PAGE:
The Argos Group, LLC

B-406040: Jan 24, 2012

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The Argos Group, LLC, of Washington, DC, protests the terms of solicitation No. ONY2508 (Hudson Valley), issued by the General Services Administration (GSA) for leased space for the Federal Bureau of Investigation in the vicinity of Hudson Valley, New York. Argos argues that GSA improperly excluded the 10 percent price evaluation preference provision mandated by the Historically Underutilized Business Zone Act of 1997 (HUBZone Act), Pub. L. No. 105-135, §§ 601-607, 111 Stat. 2592, 2627-36 (codified at 15 U.S.C. § 657a (2010), as set forth in Federal Acquisition Regulation (FAR) clause 52.219-4.

We sustain the protest.

B-406040, The Argos Group, LLC, January 24, 2012

Decision

Matter of: The Argos Group, LLC

File: B-406040

Date: January 24, 2012

Dennis Cotto for the protester.
Gary Davis, Esq., General Services Administration, and Sam Q. Le, Esq.,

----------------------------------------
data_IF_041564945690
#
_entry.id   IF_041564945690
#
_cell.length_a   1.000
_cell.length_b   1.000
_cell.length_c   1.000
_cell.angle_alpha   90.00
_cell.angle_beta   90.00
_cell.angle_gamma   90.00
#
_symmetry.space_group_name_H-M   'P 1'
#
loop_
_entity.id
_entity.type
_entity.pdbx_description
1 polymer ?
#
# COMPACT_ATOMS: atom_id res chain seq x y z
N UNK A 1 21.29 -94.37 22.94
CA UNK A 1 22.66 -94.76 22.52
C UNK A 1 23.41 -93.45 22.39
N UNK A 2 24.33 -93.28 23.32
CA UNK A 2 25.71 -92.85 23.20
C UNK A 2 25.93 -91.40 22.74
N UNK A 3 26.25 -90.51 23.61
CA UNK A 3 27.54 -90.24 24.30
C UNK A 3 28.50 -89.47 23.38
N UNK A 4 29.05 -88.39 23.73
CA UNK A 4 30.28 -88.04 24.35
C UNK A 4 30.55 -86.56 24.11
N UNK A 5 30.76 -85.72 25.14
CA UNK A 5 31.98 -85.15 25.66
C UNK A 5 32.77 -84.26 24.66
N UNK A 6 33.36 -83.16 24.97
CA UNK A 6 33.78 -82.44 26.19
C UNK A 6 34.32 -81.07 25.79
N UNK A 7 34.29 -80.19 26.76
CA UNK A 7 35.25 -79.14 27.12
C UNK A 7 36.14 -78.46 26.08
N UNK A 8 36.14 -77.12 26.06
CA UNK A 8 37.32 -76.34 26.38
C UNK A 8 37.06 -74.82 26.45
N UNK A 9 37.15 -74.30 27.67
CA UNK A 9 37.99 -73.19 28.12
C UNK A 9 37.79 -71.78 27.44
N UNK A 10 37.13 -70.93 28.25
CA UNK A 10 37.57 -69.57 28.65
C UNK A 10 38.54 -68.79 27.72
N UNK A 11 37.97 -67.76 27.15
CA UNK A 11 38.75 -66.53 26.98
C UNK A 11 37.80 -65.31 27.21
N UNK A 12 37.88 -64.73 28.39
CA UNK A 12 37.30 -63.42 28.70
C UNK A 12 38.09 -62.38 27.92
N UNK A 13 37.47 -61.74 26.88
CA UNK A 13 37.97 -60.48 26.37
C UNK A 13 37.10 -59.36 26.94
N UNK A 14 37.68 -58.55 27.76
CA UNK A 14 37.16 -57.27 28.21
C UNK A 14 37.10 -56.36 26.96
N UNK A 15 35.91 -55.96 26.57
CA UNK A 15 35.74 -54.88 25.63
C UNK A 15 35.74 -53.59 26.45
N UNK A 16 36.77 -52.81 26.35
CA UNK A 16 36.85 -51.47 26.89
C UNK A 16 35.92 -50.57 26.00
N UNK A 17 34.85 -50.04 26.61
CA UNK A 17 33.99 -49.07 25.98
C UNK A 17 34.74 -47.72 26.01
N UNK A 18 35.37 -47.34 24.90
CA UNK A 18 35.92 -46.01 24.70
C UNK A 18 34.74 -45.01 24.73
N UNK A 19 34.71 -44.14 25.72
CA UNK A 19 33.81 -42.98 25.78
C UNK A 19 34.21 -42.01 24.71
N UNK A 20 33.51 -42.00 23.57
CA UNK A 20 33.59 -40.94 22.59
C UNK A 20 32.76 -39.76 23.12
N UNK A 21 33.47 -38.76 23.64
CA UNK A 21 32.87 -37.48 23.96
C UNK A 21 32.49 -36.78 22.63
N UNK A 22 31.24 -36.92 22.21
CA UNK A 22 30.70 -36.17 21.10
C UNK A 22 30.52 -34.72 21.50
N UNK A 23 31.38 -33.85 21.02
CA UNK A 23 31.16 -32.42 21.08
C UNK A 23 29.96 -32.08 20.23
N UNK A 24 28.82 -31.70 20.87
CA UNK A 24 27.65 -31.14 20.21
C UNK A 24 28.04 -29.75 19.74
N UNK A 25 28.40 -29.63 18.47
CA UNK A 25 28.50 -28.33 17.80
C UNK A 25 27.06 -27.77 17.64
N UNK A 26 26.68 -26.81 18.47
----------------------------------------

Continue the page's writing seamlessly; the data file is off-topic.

Small Business Administration, for the agencies.

Gary R. Allen, Esq., and Sharon L. Larkin, Esq., Office of the General Counsel, GAO, participated in the preparation of the decision.

DIGEST

Protester's contention that the 10 percent price evaluation preference in the Historically Underutilized Business Zone Act of 1997, 15 U.S.C. § 657a(b)(3)(B), should be applied in lease procurements by the General Services Administration (GSA) is sustained where the statute, on its face, applies "in any case in which a contract is to be awarded on the basis of full and open competition," and where: (1) the lease that will result from this procurement is a contract, (2) the agency is using full and open competition to award the contract; and (3) there is no language in the statute suggesting that an exception is applicable for GSA lease procurements.

DECISION